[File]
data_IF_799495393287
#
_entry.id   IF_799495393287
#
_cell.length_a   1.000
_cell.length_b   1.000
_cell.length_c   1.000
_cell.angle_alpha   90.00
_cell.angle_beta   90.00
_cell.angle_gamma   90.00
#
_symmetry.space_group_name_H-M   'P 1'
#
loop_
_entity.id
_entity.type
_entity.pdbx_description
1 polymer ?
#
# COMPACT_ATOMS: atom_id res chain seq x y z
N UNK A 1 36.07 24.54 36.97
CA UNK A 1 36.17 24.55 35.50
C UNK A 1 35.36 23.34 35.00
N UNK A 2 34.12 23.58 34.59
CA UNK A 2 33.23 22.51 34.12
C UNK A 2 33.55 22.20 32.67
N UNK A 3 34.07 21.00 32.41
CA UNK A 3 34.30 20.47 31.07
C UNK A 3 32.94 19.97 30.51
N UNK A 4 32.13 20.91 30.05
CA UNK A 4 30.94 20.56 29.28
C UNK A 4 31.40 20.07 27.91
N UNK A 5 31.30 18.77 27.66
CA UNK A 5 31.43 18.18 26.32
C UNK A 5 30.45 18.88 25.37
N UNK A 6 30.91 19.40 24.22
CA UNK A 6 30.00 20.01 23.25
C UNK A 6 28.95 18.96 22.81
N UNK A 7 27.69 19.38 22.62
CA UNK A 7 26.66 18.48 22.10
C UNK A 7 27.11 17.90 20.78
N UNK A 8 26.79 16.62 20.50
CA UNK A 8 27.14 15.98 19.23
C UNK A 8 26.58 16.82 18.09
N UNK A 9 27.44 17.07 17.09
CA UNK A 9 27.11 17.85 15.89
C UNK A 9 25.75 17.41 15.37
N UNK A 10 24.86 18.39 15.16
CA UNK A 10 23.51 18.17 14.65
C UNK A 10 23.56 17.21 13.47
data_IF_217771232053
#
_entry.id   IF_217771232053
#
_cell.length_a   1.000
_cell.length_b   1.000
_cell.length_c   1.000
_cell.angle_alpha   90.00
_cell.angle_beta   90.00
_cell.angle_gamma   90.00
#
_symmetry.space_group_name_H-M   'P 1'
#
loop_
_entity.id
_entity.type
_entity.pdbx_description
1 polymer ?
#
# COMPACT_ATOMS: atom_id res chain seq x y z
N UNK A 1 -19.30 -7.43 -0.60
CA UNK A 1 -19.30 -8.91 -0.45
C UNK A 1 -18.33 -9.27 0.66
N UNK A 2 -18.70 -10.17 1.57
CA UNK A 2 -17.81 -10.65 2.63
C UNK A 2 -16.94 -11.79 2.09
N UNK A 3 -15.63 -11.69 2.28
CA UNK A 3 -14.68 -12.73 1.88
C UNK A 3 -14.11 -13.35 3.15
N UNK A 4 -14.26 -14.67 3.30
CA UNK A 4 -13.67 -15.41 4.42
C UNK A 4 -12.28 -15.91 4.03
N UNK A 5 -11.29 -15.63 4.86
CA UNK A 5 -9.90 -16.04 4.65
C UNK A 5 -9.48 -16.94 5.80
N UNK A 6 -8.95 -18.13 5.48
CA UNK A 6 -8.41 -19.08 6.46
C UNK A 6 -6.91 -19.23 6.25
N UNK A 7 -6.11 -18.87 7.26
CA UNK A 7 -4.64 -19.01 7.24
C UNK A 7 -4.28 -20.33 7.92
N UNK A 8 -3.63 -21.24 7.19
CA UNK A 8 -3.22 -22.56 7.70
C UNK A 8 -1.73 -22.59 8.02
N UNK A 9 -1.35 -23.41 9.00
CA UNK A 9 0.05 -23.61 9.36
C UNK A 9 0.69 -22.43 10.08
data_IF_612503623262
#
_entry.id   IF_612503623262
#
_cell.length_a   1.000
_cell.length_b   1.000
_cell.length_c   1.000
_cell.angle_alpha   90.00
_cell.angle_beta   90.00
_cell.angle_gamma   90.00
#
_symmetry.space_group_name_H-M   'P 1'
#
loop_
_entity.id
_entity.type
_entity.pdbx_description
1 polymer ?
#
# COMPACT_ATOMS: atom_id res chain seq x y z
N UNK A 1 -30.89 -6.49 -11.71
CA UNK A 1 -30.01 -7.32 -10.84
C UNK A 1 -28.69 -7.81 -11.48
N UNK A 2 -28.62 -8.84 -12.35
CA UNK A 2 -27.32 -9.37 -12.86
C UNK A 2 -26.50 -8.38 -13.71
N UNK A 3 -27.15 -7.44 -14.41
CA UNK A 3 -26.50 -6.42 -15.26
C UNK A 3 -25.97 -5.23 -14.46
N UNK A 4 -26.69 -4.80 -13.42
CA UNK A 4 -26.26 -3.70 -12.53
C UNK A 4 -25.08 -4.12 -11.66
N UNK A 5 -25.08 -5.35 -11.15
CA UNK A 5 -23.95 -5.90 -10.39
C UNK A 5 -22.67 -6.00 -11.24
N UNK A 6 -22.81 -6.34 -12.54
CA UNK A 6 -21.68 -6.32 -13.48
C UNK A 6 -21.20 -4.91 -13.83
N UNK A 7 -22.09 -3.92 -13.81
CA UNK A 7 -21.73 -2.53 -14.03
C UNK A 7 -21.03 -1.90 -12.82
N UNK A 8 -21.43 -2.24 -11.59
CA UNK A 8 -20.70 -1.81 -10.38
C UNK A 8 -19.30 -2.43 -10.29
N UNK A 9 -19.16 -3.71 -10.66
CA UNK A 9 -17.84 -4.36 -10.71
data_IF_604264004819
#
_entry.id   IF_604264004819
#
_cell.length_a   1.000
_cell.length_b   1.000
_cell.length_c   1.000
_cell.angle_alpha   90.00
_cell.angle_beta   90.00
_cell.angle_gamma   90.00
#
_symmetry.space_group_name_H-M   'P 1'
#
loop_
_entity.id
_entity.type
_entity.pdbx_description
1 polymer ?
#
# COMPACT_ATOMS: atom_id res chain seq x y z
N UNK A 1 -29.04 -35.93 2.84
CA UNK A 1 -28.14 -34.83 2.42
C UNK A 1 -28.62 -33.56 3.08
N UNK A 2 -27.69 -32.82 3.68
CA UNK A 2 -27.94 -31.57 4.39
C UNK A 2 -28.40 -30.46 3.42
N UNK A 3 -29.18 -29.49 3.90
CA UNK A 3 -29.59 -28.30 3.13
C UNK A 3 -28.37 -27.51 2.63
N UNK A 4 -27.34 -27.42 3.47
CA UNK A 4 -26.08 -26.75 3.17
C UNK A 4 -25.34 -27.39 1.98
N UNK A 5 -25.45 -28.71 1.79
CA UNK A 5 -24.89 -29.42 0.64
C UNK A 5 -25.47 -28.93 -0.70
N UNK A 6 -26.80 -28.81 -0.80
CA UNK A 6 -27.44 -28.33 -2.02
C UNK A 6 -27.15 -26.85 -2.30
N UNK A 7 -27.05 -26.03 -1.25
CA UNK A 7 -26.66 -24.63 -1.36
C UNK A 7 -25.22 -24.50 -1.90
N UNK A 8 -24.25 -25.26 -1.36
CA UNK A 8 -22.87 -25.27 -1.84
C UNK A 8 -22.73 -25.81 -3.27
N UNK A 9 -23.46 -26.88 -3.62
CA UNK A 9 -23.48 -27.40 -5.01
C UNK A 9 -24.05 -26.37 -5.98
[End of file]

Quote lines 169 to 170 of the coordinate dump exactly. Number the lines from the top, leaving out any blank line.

C UNK A 2 -28.40 -30.46 3.42
N UNK A 3 -29.18 -29.49 3.90